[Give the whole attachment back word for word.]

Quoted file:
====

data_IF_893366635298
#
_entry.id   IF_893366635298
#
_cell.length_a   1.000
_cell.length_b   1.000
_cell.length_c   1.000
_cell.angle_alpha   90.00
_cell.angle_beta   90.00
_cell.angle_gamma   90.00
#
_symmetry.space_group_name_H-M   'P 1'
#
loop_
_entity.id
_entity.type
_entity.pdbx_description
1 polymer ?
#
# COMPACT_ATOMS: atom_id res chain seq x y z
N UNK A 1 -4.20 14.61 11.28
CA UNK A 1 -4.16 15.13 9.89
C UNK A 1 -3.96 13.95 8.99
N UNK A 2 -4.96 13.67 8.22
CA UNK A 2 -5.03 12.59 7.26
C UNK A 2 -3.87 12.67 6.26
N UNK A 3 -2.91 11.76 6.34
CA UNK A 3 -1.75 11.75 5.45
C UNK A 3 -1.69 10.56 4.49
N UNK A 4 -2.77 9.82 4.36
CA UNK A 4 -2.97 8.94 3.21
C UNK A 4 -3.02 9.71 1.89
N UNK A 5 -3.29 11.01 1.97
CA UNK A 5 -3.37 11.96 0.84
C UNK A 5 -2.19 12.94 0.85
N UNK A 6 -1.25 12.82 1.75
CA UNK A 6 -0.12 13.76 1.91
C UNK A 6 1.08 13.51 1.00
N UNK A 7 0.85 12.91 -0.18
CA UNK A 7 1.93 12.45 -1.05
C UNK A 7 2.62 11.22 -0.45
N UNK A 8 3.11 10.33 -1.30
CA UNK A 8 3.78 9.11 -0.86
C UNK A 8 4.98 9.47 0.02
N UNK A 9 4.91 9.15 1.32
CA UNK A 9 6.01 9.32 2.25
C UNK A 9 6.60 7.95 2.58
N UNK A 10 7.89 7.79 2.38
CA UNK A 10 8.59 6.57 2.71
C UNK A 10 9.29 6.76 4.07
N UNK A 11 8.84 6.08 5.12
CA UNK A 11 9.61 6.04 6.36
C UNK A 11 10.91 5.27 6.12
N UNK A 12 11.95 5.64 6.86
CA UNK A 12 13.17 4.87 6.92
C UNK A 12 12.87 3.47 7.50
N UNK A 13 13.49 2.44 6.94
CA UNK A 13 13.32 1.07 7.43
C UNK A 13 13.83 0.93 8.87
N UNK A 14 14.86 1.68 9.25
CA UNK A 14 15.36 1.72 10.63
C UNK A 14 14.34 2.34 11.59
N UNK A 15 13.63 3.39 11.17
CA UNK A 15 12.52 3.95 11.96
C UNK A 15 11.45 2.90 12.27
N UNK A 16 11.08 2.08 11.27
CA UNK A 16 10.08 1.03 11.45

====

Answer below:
data_IF_893366635298
#
_entry.id   IF_893366635298
#
_cell.length_a   1.000
_cell.length_b   1.000
_cell.length_c   1.000
_cell.angle_alpha   90.00
_cell.angle_beta   90.00
_cell.angle_gamma   90.00
#
_symmetry.space_group_name_H-M   'P 1'
#
loop_
_entity.id
_entity.type
_entity.pdbx_description
1 polymer ?
#
# COMPACT_ATOMS: atom_id res chain seq x y z
N UNK A 1 -4.20 14.61 11.28
CA UNK A 1 -4.16 15.13 9.89
C UNK A 1 -3.96 13.95 8.99
N UNK A 2 -4.96 13.67 8.22
CA UNK A 2 -5.03 12.59 7.26
C UNK A 2 -3.87 12.67 6.26
N UNK A 3 -2.91 11.76 6.34
CA UNK A 3 -1.75 11.75 5.45
C UNK A 3 -1.69 10.56 4.49
N UNK A 4 -2.77 9.82 4.36
CA UNK A 4 -2.97 8.94 3.21
C UNK A 4 -3.02 9.71 1.89
N UNK A 5 -3.29 11.01 1.97
CA UNK A 5 -3.37 11.96 0.84
C UNK A 5 -2.19 12.94 0.85
N UNK A 6 -1.25 12.82 1.75
CA UNK A 6 -0.12 13.76 1.91
C UNK A 6 1.08 13.51 1.00
N UNK A 7 0.85 12.91 -0.18
CA UNK A 7 1.93 12.45 -1.05
C UNK A 7 2.62 11.22 -0.45
N UNK A 8 3.11 10.33 -1.30
CA UNK A 8 3.78 9.11 -0.86
C UNK A 8 4.98 9.47 0.02
N UNK A 9 4.91 9.15 1.32
CA UNK A 9 6.01 9.32 2.25
C UNK A 9 6.60 7.95 2.58
N UNK A 10 7.89 7.79 2.38
CA UNK A 10 8.59 6.57 2.71
C UNK A 10 9.29 6.76 4.07
N UNK A 11 8.84 6.08 5.12
CA UNK A 11 9.61 6.04 6.36
C UNK A 11 10.91 5.27 6.12
N UNK A 12 11.95 5.64 6.86
CA UNK A 12 13.17 4.87 6.92
C UNK A 12 12.87 3.47 7.50
N UNK A 13 13.49 2.44 6.94
CA UNK A 13 13.32 1.07 7.43
C UNK A 13 13.83 0.93 8.87
N UNK A 14 14.86 1.68 9.25
CA UNK A 14 15.36 1.72 10.63
C UNK A 14 14.34 2.34 11.59
N UNK A 15 13.63 3.39 11.17
CA UNK A 15 12.52 3.95 11.96
C UNK A 15 11.45 2.90 12.27
N UNK A 16 11.08 2.08 11.27
CA UNK A 16 10.08 1.03 11.45